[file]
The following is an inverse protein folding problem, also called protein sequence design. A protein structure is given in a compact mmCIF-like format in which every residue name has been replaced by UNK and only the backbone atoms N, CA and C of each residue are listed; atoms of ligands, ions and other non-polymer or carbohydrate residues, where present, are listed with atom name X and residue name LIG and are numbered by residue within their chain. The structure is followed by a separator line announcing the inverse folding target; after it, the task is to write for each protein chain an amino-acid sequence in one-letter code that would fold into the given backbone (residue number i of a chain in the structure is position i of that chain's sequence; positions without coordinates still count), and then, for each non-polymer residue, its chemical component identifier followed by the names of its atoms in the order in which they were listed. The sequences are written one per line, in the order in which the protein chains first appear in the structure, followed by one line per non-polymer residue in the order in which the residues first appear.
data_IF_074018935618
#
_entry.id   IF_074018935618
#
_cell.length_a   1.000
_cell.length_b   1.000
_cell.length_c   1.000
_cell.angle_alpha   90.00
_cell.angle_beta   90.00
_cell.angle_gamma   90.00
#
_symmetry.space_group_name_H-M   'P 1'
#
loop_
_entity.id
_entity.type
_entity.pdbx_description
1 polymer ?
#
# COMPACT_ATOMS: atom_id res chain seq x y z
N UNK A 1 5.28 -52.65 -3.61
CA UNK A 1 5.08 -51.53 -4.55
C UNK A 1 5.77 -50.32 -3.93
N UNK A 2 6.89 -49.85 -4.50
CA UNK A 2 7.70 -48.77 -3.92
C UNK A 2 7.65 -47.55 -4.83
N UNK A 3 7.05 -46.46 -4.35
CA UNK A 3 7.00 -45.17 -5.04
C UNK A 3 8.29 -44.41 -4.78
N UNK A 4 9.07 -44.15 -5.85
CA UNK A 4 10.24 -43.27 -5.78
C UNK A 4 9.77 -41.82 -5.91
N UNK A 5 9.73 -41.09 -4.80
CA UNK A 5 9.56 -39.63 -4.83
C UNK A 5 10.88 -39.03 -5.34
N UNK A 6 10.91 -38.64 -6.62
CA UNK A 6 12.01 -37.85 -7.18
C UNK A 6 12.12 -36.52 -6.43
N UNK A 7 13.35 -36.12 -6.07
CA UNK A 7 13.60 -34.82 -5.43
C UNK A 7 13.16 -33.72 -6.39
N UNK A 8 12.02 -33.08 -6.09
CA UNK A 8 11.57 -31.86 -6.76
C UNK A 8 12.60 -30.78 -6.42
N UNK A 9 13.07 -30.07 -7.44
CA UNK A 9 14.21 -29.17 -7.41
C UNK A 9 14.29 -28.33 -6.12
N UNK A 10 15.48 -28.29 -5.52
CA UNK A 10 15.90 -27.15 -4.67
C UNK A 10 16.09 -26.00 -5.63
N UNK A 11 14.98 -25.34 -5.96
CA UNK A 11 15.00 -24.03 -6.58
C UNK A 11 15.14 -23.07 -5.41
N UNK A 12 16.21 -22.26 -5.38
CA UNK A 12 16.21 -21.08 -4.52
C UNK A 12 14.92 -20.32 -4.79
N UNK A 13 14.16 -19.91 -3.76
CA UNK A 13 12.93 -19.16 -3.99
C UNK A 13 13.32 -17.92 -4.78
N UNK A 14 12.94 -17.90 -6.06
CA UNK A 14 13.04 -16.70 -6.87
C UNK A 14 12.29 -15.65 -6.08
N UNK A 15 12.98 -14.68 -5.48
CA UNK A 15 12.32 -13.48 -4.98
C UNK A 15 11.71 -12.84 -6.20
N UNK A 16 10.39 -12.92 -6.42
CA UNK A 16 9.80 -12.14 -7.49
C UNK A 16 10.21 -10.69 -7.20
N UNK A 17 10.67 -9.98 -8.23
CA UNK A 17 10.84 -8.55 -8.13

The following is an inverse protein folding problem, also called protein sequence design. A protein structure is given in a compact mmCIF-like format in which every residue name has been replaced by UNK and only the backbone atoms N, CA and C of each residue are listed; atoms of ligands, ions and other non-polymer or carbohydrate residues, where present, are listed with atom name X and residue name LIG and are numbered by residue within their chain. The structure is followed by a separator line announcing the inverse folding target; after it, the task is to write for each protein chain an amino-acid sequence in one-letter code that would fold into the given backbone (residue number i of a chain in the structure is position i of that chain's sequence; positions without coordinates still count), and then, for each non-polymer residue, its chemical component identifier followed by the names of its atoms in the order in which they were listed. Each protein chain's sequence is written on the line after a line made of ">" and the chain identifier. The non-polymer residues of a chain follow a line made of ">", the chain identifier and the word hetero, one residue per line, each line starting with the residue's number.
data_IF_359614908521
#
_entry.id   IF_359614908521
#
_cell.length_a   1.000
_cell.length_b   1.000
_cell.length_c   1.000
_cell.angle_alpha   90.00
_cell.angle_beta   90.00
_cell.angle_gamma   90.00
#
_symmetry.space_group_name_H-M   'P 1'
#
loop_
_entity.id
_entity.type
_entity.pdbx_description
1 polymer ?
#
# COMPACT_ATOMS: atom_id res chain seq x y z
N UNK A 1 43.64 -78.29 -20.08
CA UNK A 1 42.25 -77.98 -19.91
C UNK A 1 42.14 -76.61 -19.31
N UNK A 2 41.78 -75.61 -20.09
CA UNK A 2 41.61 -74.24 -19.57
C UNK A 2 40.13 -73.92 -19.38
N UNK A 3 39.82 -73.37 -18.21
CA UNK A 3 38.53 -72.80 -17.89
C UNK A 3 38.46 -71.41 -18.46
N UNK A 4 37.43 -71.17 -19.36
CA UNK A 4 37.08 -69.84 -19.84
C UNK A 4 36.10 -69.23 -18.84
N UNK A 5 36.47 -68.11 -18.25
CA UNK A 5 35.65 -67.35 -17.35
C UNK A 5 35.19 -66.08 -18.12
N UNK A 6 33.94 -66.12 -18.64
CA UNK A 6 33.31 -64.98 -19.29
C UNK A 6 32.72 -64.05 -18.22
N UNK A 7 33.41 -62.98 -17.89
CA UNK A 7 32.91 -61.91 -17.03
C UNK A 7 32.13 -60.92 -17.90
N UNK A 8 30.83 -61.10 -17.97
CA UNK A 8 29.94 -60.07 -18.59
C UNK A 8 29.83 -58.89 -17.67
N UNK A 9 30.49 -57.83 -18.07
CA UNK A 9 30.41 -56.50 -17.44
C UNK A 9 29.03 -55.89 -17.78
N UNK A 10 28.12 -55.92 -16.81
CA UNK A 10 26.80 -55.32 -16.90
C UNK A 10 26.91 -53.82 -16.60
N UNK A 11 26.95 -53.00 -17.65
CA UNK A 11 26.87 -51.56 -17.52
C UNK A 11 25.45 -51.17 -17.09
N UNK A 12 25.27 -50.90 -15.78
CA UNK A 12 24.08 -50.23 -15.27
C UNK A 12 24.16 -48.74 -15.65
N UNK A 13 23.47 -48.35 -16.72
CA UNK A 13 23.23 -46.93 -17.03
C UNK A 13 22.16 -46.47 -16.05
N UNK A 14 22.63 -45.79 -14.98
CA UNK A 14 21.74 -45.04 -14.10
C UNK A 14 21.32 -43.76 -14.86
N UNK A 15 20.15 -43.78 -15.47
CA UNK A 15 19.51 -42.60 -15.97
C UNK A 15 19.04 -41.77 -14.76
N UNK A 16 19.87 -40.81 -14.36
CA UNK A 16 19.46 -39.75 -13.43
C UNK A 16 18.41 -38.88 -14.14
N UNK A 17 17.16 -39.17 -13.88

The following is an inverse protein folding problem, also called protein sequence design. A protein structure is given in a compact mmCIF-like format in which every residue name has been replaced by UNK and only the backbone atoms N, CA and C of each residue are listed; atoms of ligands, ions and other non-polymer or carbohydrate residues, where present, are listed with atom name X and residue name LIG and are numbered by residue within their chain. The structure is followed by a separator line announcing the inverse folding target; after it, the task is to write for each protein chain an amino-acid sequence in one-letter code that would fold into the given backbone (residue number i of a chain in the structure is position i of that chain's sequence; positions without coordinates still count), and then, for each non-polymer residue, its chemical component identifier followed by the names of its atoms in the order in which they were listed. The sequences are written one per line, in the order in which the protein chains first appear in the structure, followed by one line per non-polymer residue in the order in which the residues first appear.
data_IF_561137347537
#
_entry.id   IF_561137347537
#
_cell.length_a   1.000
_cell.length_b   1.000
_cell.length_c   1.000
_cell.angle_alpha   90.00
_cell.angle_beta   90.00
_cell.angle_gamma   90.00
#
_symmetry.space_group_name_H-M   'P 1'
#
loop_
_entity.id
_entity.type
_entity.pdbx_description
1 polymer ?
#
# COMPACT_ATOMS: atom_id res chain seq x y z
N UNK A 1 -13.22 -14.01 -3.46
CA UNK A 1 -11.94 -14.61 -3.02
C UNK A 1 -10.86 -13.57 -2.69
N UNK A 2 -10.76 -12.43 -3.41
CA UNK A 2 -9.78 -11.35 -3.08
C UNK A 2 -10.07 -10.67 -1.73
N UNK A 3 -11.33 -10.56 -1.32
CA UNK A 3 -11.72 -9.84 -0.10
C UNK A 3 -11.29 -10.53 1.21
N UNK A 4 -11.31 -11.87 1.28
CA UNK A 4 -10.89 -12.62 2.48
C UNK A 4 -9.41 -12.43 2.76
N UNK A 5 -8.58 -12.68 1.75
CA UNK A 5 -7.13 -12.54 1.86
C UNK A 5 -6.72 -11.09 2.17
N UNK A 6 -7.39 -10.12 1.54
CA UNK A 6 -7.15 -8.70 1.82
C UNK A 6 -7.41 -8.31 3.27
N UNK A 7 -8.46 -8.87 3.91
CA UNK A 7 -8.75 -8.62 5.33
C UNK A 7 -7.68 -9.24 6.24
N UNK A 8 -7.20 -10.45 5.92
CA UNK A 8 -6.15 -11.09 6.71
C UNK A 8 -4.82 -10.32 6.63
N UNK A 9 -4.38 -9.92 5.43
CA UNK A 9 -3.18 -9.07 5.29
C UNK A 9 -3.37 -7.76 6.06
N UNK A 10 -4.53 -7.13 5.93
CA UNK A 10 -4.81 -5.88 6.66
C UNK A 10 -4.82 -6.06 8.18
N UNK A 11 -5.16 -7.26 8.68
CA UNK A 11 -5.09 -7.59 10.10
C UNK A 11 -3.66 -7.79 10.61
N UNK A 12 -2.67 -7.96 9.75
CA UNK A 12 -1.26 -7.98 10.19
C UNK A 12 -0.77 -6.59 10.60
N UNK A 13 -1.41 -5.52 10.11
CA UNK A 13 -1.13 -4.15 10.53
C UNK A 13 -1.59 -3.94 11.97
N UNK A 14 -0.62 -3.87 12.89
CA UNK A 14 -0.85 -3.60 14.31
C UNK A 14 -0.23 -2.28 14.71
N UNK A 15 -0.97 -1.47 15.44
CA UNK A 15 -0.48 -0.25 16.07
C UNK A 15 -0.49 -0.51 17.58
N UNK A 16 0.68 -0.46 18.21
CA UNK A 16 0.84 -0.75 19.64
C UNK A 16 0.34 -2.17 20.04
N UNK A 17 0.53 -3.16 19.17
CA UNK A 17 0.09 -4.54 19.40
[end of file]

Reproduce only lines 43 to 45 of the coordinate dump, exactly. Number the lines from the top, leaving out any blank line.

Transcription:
N UNK A 8 12.02 -33.08 -6.09
CA UNK A 8 11.57 -31.86 -6.76
C UNK A 8 12.60 -30.78 -6.42